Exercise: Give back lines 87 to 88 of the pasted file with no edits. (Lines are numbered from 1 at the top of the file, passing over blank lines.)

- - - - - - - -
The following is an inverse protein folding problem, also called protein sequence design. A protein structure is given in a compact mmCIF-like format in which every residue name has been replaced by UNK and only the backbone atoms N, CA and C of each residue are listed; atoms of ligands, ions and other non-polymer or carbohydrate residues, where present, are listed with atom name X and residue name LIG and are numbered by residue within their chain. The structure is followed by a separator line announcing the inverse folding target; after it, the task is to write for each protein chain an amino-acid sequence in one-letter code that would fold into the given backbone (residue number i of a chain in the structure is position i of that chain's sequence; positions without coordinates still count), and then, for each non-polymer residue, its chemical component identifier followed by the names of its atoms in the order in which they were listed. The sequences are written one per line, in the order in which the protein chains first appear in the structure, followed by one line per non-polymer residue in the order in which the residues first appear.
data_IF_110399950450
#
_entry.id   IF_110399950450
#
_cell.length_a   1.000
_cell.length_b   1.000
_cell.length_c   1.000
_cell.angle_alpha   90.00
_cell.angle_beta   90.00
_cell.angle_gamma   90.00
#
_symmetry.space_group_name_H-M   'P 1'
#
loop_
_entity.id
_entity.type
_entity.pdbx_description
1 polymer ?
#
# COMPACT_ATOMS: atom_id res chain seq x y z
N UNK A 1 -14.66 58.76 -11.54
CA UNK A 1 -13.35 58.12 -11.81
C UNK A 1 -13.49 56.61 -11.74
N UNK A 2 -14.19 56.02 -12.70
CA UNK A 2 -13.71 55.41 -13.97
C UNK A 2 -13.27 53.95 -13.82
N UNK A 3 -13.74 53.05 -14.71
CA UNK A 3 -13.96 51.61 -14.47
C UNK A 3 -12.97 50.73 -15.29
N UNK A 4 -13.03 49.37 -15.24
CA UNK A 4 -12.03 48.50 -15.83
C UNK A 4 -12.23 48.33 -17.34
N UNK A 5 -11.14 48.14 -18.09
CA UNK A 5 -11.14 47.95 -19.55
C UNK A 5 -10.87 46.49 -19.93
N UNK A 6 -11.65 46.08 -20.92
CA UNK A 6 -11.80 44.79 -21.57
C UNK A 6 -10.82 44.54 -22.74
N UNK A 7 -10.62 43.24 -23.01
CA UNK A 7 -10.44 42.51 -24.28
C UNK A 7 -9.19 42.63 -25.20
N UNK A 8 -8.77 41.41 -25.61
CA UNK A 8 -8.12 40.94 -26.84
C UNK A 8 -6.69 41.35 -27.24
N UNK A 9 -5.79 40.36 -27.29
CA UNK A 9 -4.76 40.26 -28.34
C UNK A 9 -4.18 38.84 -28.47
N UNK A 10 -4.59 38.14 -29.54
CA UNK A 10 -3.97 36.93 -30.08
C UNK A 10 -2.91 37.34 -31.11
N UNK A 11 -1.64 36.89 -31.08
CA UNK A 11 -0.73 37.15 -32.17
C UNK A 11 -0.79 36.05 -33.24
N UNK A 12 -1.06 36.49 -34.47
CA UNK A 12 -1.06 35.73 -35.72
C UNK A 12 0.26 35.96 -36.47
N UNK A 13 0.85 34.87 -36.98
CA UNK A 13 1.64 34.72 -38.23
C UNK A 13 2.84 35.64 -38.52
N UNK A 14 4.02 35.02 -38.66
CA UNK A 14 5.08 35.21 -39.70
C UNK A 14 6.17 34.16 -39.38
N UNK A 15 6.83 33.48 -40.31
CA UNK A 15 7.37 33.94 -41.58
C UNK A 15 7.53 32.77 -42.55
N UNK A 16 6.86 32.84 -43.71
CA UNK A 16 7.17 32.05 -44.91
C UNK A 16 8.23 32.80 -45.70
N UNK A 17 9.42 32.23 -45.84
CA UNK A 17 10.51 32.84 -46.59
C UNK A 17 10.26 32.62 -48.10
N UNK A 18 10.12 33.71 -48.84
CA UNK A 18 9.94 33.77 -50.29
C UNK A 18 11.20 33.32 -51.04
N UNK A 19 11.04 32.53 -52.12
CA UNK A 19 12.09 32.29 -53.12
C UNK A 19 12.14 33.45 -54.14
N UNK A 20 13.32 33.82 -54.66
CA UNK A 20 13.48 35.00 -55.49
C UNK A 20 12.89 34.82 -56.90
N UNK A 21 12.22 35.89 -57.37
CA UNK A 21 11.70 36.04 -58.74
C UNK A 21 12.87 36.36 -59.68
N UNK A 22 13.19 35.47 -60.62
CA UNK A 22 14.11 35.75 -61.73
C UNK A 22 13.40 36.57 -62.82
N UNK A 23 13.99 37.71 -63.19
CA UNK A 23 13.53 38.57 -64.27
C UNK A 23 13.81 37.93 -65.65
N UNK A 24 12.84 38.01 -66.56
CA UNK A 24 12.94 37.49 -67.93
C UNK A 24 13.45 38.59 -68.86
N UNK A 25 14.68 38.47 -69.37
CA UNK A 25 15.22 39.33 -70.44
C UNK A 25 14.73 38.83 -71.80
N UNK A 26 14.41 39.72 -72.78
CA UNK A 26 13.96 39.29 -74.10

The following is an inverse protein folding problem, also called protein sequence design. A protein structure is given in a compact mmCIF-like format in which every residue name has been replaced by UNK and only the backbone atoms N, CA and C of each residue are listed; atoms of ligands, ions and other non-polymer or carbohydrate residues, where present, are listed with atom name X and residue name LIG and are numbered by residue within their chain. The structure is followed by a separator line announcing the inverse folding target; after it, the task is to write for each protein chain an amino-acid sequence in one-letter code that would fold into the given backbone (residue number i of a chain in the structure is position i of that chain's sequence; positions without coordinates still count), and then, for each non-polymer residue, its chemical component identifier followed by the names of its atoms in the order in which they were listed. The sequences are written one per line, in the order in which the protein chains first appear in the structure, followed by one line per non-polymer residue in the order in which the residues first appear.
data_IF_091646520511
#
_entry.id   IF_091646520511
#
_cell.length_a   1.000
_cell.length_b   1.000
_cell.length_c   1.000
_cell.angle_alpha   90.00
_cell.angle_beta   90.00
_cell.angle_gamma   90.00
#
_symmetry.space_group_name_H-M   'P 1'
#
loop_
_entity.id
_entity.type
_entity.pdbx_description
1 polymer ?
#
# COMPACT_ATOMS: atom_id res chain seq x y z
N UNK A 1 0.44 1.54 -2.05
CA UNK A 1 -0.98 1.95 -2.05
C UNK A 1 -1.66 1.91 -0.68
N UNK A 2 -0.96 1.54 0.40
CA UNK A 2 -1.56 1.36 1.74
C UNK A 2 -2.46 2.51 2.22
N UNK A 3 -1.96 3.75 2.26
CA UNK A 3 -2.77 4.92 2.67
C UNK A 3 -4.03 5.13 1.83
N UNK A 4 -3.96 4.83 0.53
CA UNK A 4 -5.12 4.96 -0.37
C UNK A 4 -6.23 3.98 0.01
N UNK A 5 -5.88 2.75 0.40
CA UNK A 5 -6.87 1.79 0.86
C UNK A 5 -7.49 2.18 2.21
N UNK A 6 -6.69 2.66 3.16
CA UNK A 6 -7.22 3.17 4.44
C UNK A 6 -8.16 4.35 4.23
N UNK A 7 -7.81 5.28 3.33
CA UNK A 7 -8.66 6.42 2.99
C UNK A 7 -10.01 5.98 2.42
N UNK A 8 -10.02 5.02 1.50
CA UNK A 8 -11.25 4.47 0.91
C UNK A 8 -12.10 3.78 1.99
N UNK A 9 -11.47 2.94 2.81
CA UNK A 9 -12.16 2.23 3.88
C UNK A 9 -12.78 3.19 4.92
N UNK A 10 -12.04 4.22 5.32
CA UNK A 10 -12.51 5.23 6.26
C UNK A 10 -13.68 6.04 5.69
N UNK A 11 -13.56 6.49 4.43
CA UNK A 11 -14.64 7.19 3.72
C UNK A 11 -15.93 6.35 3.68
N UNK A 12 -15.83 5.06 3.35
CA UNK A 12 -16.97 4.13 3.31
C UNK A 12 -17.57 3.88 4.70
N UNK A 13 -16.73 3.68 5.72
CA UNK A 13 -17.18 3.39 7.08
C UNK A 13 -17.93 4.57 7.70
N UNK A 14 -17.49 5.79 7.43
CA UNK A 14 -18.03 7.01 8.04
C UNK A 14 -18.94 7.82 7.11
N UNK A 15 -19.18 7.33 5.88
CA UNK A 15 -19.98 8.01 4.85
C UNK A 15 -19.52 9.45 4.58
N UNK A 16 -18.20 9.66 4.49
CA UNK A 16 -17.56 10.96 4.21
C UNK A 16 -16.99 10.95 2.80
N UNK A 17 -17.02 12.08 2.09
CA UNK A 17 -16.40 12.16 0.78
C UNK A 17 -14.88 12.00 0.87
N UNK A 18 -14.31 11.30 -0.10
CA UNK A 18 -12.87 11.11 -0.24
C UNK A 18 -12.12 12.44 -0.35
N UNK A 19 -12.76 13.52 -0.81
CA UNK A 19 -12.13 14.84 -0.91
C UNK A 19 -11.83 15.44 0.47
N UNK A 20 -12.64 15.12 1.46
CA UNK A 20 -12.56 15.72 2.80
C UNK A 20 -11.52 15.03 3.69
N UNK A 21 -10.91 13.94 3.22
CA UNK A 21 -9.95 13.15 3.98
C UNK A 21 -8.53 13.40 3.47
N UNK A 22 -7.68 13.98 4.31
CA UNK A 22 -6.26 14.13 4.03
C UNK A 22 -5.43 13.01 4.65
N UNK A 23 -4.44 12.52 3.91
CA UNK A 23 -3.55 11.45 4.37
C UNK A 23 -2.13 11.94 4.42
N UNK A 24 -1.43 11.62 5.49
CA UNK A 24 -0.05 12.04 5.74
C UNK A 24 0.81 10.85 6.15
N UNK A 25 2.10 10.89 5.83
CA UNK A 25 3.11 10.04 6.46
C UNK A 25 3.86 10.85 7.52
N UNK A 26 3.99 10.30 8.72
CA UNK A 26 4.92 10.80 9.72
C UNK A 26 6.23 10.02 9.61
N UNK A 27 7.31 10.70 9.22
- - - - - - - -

C UNK A 22 13.40 36.57 -62.82
N UNK A 23 13.99 37.71 -63.19